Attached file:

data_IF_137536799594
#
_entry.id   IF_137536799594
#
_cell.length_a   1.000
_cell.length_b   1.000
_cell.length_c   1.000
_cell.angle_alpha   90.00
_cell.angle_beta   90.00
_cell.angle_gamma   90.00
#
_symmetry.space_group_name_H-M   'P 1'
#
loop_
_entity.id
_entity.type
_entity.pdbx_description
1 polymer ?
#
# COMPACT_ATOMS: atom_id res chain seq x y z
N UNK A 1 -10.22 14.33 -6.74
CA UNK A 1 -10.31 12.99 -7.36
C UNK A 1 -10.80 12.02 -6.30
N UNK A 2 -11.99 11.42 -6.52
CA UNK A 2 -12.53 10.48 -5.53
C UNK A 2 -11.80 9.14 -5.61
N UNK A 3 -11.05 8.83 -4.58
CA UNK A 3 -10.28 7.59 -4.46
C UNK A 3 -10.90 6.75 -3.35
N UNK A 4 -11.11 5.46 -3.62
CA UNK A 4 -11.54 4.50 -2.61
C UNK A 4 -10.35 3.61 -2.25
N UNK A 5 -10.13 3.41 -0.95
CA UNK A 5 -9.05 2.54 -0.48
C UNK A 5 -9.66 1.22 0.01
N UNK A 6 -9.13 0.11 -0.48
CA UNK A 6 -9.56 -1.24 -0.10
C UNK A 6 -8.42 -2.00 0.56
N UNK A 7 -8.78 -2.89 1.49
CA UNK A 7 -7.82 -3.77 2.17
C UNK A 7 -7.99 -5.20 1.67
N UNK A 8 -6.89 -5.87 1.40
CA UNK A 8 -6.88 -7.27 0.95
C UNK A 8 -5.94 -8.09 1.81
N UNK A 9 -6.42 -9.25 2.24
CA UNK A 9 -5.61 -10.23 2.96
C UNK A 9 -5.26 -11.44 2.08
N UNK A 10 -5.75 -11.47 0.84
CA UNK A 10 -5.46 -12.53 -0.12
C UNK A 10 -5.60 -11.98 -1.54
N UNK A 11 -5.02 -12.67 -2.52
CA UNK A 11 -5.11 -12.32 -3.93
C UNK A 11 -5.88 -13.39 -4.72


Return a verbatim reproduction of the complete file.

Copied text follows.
data_IF_137536799594
#
_entry.id   IF_137536799594
#
_cell.length_a   1.000
_cell.length_b   1.000
_cell.length_c   1.000
_cell.angle_alpha   90.00
_cell.angle_beta   90.00
_cell.angle_gamma   90.00
#
_symmetry.space_group_name_H-M   'P 1'
#
loop_
_entity.id
_entity.type
_entity.pdbx_description
1 polymer ?
#
# COMPACT_ATOMS: atom_id res chain seq x y z
N UNK A 1 -10.22 14.33 -6.74
CA UNK A 1 -10.31 12.99 -7.36
C UNK A 1 -10.80 12.02 -6.30
N UNK A 2 -11.99 11.42 -6.52
CA UNK A 2 -12.53 10.48 -5.53
C UNK A 2 -11.80 9.14 -5.61
N UNK A 3 -11.05 8.83 -4.58
CA UNK A 3 -10.28 7.59 -4.46
C UNK A 3 -10.90 6.75 -3.35
N UNK A 4 -11.11 5.46 -3.62
CA UNK A 4 -11.54 4.50 -2.61
C UNK A 4 -10.35 3.61 -2.25
N UNK A 5 -10.13 3.41 -0.95
CA UNK A 5 -9.05 2.54 -0.48
C UNK A 5 -9.66 1.22 0.01
N UNK A 6 -9.13 0.11 -0.48
CA UNK A 6 -9.56 -1.24 -0.10
C UNK A 6 -8.42 -2.00 0.56
N UNK A 7 -8.78 -2.89 1.49
CA UNK A 7 -7.82 -3.77 2.17
C UNK A 7 -7.99 -5.20 1.67
N UNK A 8 -6.89 -5.87 1.40
CA UNK A 8 -6.88 -7.27 0.95
C UNK A 8 -5.94 -8.09 1.81
N UNK A 9 -6.42 -9.25 2.24
CA UNK A 9 -5.61 -10.23 2.96
C UNK A 9 -5.26 -11.44 2.08
N UNK A 10 -5.75 -11.47 0.84
CA UNK A 10 -5.46 -12.53 -0.12
C UNK A 10 -5.60 -11.98 -1.54
N UNK A 11 -5.02 -12.67 -2.52
CA UNK A 11 -5.11 -12.32 -3.93
C UNK A 11 -5.88 -13.39 -4.72